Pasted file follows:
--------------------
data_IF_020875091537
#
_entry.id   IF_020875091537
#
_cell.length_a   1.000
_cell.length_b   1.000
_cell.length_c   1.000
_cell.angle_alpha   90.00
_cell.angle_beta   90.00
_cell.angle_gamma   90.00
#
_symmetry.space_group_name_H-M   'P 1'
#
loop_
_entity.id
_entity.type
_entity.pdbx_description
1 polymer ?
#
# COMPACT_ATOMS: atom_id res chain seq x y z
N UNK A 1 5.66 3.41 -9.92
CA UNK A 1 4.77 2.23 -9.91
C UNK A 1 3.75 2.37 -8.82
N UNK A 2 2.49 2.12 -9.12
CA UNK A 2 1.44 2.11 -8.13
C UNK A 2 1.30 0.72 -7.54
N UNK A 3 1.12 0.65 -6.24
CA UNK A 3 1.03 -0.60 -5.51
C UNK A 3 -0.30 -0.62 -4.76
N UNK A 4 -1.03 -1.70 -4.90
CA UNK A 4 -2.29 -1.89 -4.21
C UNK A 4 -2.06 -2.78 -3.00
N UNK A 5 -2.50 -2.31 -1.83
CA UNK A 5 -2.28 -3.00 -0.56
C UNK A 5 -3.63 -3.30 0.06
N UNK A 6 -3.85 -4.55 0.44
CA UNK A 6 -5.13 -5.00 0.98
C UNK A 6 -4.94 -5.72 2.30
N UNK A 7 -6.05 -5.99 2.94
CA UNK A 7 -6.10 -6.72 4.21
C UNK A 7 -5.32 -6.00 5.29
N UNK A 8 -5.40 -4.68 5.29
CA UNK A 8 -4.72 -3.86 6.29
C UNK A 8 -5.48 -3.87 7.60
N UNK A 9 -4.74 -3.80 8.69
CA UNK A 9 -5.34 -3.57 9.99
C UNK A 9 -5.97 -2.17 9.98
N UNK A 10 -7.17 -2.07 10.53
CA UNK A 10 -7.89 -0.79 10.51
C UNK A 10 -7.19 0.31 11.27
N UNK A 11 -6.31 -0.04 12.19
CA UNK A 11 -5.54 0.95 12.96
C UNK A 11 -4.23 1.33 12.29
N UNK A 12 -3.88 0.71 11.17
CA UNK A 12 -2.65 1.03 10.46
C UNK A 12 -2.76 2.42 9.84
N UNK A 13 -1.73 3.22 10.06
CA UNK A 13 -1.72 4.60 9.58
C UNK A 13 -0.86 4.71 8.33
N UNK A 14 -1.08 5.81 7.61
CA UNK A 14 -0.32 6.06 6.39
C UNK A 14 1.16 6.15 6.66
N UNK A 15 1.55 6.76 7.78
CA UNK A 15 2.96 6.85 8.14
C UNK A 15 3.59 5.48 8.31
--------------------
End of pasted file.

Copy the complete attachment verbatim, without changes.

data_IF_020875091537
#
_entry.id   IF_020875091537
#
_cell.length_a   1.000
_cell.length_b   1.000
_cell.length_c   1.000
_cell.angle_alpha   90.00
_cell.angle_beta   90.00
_cell.angle_gamma   90.00
#
_symmetry.space_group_name_H-M   'P 1'
#
loop_
_entity.id
_entity.type
_entity.pdbx_description
1 polymer ?
#
# COMPACT_ATOMS: atom_id res chain seq x y z
N UNK A 1 5.66 3.41 -9.92
CA UNK A 1 4.77 2.23 -9.91
C UNK A 1 3.75 2.37 -8.82
N UNK A 2 2.49 2.12 -9.12
CA UNK A 2 1.44 2.11 -8.13
C UNK A 2 1.30 0.72 -7.54
N UNK A 3 1.12 0.65 -6.24
CA UNK A 3 1.03 -0.60 -5.51
C UNK A 3 -0.30 -0.62 -4.76
N UNK A 4 -1.03 -1.70 -4.90
CA UNK A 4 -2.29 -1.89 -4.21
C UNK A 4 -2.06 -2.78 -3.00
N UNK A 5 -2.50 -2.31 -1.83
CA UNK A 5 -2.28 -3.00 -0.56
C UNK A 5 -3.63 -3.30 0.06
N UNK A 6 -3.85 -4.55 0.44
CA UNK A 6 -5.13 -5.00 0.98
C UNK A 6 -4.94 -5.72 2.30
N UNK A 7 -6.05 -5.99 2.94
CA UNK A 7 -6.10 -6.72 4.21
C UNK A 7 -5.32 -6.00 5.29
N UNK A 8 -5.40 -4.68 5.29
CA UNK A 8 -4.72 -3.86 6.29
C UNK A 8 -5.48 -3.87 7.60
N UNK A 9 -4.74 -3.80 8.69
CA UNK A 9 -5.34 -3.57 9.99
C UNK A 9 -5.97 -2.17 9.98
N UNK A 10 -7.17 -2.07 10.53
CA UNK A 10 -7.89 -0.79 10.51
C UNK A 10 -7.19 0.31 11.27
N UNK A 11 -6.31 -0.04 12.19
CA UNK A 11 -5.54 0.95 12.96
C UNK A 11 -4.23 1.33 12.29
N UNK A 12 -3.88 0.71 11.17
CA UNK A 12 -2.65 1.03 10.46
C UNK A 12 -2.76 2.42 9.84
N UNK A 13 -1.73 3.22 10.06
CA UNK A 13 -1.72 4.60 9.58
C UNK A 13 -0.86 4.71 8.33
N UNK A 14 -1.08 5.81 7.61
CA UNK A 14 -0.32 6.06 6.39
C UNK A 14 1.16 6.15 6.66
N UNK A 15 1.55 6.76 7.78
CA UNK A 15 2.96 6.85 8.14
C UNK A 15 3.59 5.48 8.31